Audrey Winterstein, who was “mute for most of her life,” now sings on stage in the Niagara region; “It’s always a surprise to know what you are capable of”
Audrey Winterstein has come a long way in recent years.
For most of her life, the quiet girl stayed indoors, didn’t go out much, and didn’t go to school. But one day, when she was around 12, she suddenly decided to start singing.
Since then, her life has been transformed by music, and she now attends school and performs on stage across Niagara.
The 16-year-old, who was diagnosed with autism, anxiety and selective mutism, was “mute (for) most (of) her life”, according to local musician Victor Morgado.
Rachel Busman, a clinical psychologist who sits on the board of directors of the Selective Mutism Association, explained that a person with the condition may be a “total talker” at home, but unable to speak outside the home. home.
It’s sometimes misunderstood as shyness or caused by post-traumatic stress disorder (PTSD), which Busman says are “huge” myths. “Someone who’s shy warms up,” she says. “An hour of interaction and you would never know they were shy.”
And shyness doesn’t stop a person from having a job or being a student, Busman added. Awareness of the condition has improved in recent years, but Busman stressed there is still a long way to go.
At home in Jordan, Audrey is surrounded by creativity. Her mother, Jill Lunn, is an Indigenous artist and her stepfather Ryan Lunn is a musician. The house is full of creative energy and includes a grand piano surrounded by a gallery of paintings.
It was at this piano that one day, when Audrey was about 12 years old, she sat down and decided to start singing. At first, Audrey sang an unexpected mix of Japanese anime songs (in fluent Japanese), songs from the TV show “Glee” and the musical “Hamilton”.
Audrey estimates that she has memorized about 80% of “Hamilton” and 20 anime songs. Ryan thinks learning a foreign language and paying attention to the pronunciation helped Audrey speak and sing in English. Audrey accepts. Now she sings with Ryan, covering the Beatles, Queen, Radiohead and other rock artists.
When asked why she likes to sing so much, Audrey simply replied, it’s fun. “Sounds good…it feels good when you sing and it sounds really goodRyan said that over the past two years music has helped her make ‘incredible progress’ in her life. “Music was one of the main outlets, even in his darkest times,” he said.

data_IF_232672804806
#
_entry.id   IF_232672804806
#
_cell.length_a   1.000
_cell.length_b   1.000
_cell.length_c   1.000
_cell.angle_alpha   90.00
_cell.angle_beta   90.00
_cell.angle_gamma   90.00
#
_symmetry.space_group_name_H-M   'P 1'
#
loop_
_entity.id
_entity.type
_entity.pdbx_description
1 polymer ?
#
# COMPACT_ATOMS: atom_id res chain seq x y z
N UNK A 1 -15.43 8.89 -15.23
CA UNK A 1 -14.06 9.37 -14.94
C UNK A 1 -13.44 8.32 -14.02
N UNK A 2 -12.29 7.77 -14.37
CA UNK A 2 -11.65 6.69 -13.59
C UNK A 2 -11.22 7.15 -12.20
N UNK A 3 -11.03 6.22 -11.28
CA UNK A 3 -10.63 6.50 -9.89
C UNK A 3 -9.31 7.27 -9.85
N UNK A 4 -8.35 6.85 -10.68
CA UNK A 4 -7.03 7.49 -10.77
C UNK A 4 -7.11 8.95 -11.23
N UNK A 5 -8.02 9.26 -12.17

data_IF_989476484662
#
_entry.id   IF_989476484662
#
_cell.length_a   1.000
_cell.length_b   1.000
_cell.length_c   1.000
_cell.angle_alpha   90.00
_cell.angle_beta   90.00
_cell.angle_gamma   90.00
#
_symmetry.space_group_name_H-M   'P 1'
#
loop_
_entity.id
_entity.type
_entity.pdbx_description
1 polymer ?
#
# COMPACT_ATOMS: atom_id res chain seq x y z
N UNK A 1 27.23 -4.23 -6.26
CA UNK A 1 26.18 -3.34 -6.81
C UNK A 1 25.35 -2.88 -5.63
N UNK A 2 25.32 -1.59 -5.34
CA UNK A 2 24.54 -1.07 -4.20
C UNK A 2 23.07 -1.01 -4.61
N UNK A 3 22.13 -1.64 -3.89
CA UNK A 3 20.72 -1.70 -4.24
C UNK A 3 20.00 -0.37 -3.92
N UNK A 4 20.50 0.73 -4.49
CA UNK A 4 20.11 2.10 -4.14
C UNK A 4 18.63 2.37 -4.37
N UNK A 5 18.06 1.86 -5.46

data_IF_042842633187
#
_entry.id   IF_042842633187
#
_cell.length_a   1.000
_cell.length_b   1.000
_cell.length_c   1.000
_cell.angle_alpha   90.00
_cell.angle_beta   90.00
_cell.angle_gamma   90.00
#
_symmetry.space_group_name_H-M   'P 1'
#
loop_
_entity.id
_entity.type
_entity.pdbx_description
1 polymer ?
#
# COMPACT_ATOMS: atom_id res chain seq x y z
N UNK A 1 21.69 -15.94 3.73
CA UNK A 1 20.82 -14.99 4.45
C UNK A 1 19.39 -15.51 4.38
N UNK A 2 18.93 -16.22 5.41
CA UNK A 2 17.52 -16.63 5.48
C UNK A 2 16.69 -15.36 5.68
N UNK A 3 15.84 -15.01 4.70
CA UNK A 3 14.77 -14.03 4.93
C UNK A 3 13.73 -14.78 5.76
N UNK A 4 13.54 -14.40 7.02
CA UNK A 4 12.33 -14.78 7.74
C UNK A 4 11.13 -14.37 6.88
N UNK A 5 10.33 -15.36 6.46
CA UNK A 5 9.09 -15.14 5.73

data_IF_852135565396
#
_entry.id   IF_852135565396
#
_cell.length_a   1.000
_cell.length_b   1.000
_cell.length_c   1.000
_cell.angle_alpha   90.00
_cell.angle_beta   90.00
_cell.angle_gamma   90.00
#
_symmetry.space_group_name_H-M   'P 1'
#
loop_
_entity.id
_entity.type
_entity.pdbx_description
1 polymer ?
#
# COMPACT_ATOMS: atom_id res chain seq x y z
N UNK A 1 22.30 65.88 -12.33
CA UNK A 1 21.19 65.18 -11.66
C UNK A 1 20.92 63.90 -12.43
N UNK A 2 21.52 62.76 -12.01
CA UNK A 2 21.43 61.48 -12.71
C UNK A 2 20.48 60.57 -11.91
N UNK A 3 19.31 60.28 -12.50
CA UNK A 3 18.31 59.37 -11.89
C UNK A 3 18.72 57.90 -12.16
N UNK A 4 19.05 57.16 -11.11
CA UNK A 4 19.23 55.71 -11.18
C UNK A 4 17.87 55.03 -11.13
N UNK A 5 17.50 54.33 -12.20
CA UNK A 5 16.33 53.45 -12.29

Audrey now performs on stage across Niagara. On June 12, she performed at the Superheroes of Autism Talent Showcase in Niagara Falls.
Jenn Wodynski, who organized the showcase, said Audrey was amazing and has improved a lot over the past few years. “It was hard to hold back the tears,” she said. “Music heals, it’s medicine.”
Wodynski first held the talent show in 2019 to give people with autism and other conditions such as Down syndrome ‘the chance to shine’ and be ‘treated like rock stars’ .
It is not only singers who can perform at the show, but also dancers, poets, magicians, comedians, artists and artisans.
Over the past few years, Audrey’s life has changed so much that she even started school last year by enrolling at Great Lakes Christian High School. “Now at school everyone talks to me,” she said.
Religion has also played a big role in helping Audrey, and Ryan describes her baptism about a year ago as a fresh start. She now attends Bethany Community Church, which Jill says has also helped the family.
“It’s always a surprise to see what you’re capable of,” she told her daughter, smiling.
“You make me very proud.”
Chris Pickles is a Local Journalism Initiative reporter for Niagara This Week. His reporting is funded by the Canadian government through its Local Journalism Initiative.